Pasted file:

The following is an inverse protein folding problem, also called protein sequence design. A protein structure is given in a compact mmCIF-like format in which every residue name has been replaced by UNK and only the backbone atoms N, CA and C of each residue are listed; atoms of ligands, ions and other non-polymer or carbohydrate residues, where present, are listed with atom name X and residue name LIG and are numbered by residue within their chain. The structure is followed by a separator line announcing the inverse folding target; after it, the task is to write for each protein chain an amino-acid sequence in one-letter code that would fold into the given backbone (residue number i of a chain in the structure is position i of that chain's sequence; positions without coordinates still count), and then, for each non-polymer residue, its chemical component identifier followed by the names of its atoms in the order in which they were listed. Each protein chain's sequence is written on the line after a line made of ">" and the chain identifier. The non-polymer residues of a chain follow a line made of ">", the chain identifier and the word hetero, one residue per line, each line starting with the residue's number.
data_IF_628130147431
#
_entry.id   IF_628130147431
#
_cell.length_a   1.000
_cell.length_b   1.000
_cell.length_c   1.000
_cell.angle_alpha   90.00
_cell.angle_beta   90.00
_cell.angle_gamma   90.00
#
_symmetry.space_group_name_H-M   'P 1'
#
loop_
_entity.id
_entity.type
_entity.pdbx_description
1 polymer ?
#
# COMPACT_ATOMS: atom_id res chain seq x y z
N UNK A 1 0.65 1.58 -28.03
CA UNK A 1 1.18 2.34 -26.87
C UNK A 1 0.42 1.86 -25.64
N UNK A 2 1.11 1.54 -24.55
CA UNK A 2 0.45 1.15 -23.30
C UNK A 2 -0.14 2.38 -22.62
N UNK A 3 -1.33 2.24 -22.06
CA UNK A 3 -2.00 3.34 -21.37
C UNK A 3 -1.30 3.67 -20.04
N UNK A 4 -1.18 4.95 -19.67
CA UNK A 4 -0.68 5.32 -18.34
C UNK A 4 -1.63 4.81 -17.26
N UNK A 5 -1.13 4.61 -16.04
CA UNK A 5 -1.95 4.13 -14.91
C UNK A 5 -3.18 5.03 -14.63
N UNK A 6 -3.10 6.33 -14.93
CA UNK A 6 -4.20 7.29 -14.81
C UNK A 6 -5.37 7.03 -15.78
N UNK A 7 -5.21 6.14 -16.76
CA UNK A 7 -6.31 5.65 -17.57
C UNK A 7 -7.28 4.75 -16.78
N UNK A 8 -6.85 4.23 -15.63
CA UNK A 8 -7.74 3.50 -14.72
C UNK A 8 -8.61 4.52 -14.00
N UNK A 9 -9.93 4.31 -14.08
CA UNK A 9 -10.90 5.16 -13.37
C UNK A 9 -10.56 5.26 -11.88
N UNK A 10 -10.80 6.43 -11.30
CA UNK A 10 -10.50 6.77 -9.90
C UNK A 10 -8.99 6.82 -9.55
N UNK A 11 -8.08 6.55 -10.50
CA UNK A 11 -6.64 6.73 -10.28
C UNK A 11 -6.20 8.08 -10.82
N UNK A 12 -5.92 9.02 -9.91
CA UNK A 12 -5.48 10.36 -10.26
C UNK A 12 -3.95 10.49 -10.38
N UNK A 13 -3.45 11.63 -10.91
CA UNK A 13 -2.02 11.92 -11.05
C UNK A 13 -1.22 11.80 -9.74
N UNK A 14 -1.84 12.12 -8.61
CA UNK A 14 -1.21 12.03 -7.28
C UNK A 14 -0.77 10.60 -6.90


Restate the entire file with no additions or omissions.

The following is an inverse protein folding problem, also called protein sequence design. A protein structure is given in a compact mmCIF-like format in which every residue name has been replaced by UNK and only the backbone atoms N, CA and C of each residue are listed; atoms of ligands, ions and other non-polymer or carbohydrate residues, where present, are listed with atom name X and residue name LIG and are numbered by residue within their chain. The structure is followed by a separator line announcing the inverse folding target; after it, the task is to write for each protein chain an amino-acid sequence in one-letter code that would fold into the given backbone (residue number i of a chain in the structure is position i of that chain's sequence; positions without coordinates still count), and then, for each non-polymer residue, its chemical component identifier followed by the names of its atoms in the order in which they were listed. Each protein chain's sequence is written on the line after a line made of ">" and the chain identifier. The non-polymer residues of a chain follow a line made of ">", the chain identifier and the word hetero, one residue per line, each line starting with the residue's number.
data_IF_628130147431
#
_entry.id   IF_628130147431
#
_cell.length_a   1.000
_cell.length_b   1.000
_cell.length_c   1.000
_cell.angle_alpha   90.00
_cell.angle_beta   90.00
_cell.angle_gamma   90.00
#
_symmetry.space_group_name_H-M   'P 1'
#
loop_
_entity.id
_entity.type
_entity.pdbx_description
1 polymer ?
#
# COMPACT_ATOMS: atom_id res chain seq x y z
N UNK A 1 0.65 1.58 -28.03
CA UNK A 1 1.18 2.34 -26.87
C UNK A 1 0.42 1.86 -25.64
N UNK A 2 1.11 1.54 -24.55
CA UNK A 2 0.45 1.15 -23.30
C UNK A 2 -0.14 2.38 -22.62
N UNK A 3 -1.33 2.24 -22.06
CA UNK A 3 -2.00 3.34 -21.37
C UNK A 3 -1.30 3.67 -20.04
N UNK A 4 -1.18 4.95 -19.67
CA UNK A 4 -0.68 5.32 -18.34
C UNK A 4 -1.63 4.81 -17.26
N UNK A 5 -1.13 4.61 -16.04
CA UNK A 5 -1.95 4.13 -14.91
C UNK A 5 -3.18 5.03 -14.63
N UNK A 6 -3.10 6.33 -14.93
CA UNK A 6 -4.20 7.29 -14.81
C UNK A 6 -5.37 7.03 -15.78
N UNK A 7 -5.21 6.14 -16.76
CA UNK A 7 -6.31 5.65 -17.57
C UNK A 7 -7.28 4.75 -16.78
N UNK A 8 -6.85 4.23 -15.63
CA UNK A 8 -7.74 3.50 -14.72
C UNK A 8 -8.61 4.52 -14.00
N UNK A 9 -9.93 4.31 -14.08
CA UNK A 9 -10.90 5.16 -13.37
C UNK A 9 -10.56 5.26 -11.88
N UNK A 10 -10.80 6.43 -11.30
CA UNK A 10 -10.50 6.77 -9.90
C UNK A 10 -8.99 6.82 -9.55
N UNK A 11 -8.08 6.55 -10.50
CA UNK A 11 -6.64 6.73 -10.28
C UNK A 11 -6.20 8.08 -10.82
N UNK A 12 -5.92 9.02 -9.91
CA UNK A 12 -5.48 10.36 -10.26
C UNK A 12 -3.95 10.49 -10.38
N UNK A 13 -3.45 11.63 -10.91
CA UNK A 13 -2.02 11.92 -11.05
C UNK A 13 -1.22 11.80 -9.74
N UNK A 14 -1.84 12.12 -8.61
CA UNK A 14 -1.21 12.03 -7.28
C UNK A 14 -0.77 10.60 -6.90